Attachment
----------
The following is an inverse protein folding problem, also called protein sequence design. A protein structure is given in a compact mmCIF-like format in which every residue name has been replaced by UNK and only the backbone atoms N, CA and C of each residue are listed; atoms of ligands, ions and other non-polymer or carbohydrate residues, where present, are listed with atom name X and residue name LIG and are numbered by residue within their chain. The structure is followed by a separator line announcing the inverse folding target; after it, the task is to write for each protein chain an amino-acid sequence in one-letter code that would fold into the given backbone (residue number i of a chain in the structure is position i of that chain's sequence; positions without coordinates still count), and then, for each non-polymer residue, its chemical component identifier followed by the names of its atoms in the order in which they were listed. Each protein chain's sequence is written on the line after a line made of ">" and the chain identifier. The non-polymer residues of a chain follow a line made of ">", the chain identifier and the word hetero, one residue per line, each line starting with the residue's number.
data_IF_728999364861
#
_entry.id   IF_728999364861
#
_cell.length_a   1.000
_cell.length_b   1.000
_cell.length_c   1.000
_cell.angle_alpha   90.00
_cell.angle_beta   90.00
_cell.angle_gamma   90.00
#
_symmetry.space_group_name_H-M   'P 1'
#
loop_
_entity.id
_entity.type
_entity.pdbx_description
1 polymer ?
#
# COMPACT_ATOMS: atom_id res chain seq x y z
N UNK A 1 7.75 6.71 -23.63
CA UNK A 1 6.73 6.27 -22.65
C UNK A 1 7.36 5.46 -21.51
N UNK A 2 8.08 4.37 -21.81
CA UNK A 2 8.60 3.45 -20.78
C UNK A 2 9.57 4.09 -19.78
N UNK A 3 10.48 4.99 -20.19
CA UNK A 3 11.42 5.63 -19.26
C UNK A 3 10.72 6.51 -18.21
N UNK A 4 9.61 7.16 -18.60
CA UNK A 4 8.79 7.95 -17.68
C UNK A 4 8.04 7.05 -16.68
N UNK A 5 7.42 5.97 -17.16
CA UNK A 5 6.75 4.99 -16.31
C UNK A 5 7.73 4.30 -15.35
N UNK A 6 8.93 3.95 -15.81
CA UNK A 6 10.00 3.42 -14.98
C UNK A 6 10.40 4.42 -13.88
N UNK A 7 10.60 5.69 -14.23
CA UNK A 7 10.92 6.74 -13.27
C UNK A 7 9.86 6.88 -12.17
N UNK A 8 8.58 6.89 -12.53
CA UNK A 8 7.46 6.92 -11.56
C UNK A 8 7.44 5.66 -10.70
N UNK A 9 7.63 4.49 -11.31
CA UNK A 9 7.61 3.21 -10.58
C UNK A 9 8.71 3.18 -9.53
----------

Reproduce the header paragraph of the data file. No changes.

The following is an inverse protein folding problem, also called protein sequence design. A protein structure is given in a compact mmCIF-like format in which every residue name has been replaced by UNK and only the backbone atoms N, CA and C of each residue are listed; atoms of ligands, ions and other non-polymer or carbohydrate residues, where present, are listed with atom name X and residue name LIG and are numbered by residue within their chain. The structure is followed by a separator line announcing the inverse folding target; after it, the task is to write for each protein chain an amino-acid sequence in one-letter code that would fold into the given backbone (residue number i of a chain in the structure is position i of that chain's sequence; positions without coordinates still count), and then, for each non-polymer residue, its chemical component identifier followed by the names of its atoms in the order in which they were listed. Each protein chain's sequence is written on the line after a line made of ">" and the chain identifier. The non-polymer residues of a chain follow a line made of ">", the chain identifier and the word hetero, one residue per line, each line starting with the residue's number.